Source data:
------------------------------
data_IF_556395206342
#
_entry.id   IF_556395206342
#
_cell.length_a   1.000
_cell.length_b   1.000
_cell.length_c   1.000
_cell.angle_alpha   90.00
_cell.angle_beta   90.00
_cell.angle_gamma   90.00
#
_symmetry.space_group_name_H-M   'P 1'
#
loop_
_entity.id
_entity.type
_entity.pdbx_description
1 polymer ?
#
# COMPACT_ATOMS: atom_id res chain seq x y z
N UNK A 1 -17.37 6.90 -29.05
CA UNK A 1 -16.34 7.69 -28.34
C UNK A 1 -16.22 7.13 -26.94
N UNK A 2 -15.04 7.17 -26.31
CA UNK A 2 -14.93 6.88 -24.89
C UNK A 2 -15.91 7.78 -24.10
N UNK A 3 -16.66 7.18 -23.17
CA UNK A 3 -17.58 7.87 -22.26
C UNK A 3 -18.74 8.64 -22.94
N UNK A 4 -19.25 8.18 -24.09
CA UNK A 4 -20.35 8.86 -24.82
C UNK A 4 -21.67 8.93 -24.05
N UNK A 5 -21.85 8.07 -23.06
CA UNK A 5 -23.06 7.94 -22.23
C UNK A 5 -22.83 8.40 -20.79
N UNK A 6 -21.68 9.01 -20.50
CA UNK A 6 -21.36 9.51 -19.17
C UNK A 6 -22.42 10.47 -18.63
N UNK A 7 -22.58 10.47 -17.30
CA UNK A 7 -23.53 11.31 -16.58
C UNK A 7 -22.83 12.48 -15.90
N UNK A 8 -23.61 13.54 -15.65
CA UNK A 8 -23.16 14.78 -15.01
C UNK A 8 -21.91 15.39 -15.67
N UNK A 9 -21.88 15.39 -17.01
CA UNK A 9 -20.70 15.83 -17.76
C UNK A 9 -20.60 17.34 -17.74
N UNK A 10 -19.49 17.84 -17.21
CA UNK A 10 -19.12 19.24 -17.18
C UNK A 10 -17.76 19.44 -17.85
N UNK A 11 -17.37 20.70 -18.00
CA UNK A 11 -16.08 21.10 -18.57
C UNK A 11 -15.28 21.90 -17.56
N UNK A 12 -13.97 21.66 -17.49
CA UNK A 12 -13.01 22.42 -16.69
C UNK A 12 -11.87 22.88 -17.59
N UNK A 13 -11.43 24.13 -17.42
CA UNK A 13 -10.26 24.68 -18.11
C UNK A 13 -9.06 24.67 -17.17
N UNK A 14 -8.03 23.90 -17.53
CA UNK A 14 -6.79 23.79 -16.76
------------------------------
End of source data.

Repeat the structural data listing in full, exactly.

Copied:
data_IF_556395206342
#
_entry.id   IF_556395206342
#
_cell.length_a   1.000
_cell.length_b   1.000
_cell.length_c   1.000
_cell.angle_alpha   90.00
_cell.angle_beta   90.00
_cell.angle_gamma   90.00
#
_symmetry.space_group_name_H-M   'P 1'
#
loop_
_entity.id
_entity.type
_entity.pdbx_description
1 polymer ?
#
# COMPACT_ATOMS: atom_id res chain seq x y z
N UNK A 1 -17.37 6.90 -29.05
CA UNK A 1 -16.34 7.69 -28.34
C UNK A 1 -16.22 7.13 -26.94
N UNK A 2 -15.04 7.17 -26.31
CA UNK A 2 -14.93 6.88 -24.89
C UNK A 2 -15.91 7.78 -24.10
N UNK A 3 -16.66 7.18 -23.17
CA UNK A 3 -17.58 7.87 -22.26
C UNK A 3 -18.74 8.64 -22.94
N UNK A 4 -19.25 8.18 -24.09
CA UNK A 4 -20.35 8.86 -24.82
C UNK A 4 -21.67 8.93 -24.05
N UNK A 5 -21.85 8.07 -23.06
CA UNK A 5 -23.06 7.94 -22.23
C UNK A 5 -22.83 8.40 -20.79
N UNK A 6 -21.68 9.01 -20.50
CA UNK A 6 -21.36 9.51 -19.17
C UNK A 6 -22.42 10.47 -18.63
N UNK A 7 -22.58 10.47 -17.30
CA UNK A 7 -23.53 11.31 -16.58
C UNK A 7 -22.83 12.48 -15.90
N UNK A 8 -23.61 13.54 -15.65
CA UNK A 8 -23.16 14.78 -15.01
C UNK A 8 -21.91 15.39 -15.67
N UNK A 9 -21.88 15.39 -17.01
CA UNK A 9 -20.70 15.83 -17.76
C UNK A 9 -20.60 17.34 -17.74
N UNK A 10 -19.49 17.84 -17.21
CA UNK A 10 -19.12 19.24 -17.18
C UNK A 10 -17.76 19.44 -17.85
N UNK A 11 -17.37 20.70 -18.00
CA UNK A 11 -16.08 21.10 -18.57
C UNK A 11 -15.28 21.90 -17.56
N UNK A 12 -13.97 21.66 -17.49
CA UNK A 12 -13.01 22.42 -16.69
C UNK A 12 -11.87 22.88 -17.59
N UNK A 13 -11.43 24.13 -17.42
CA UNK A 13 -10.26 24.68 -18.11
C UNK A 13 -9.06 24.67 -17.17
N UNK A 14 -8.03 23.90 -17.53
CA UNK A 14 -6.79 23.79 -16.76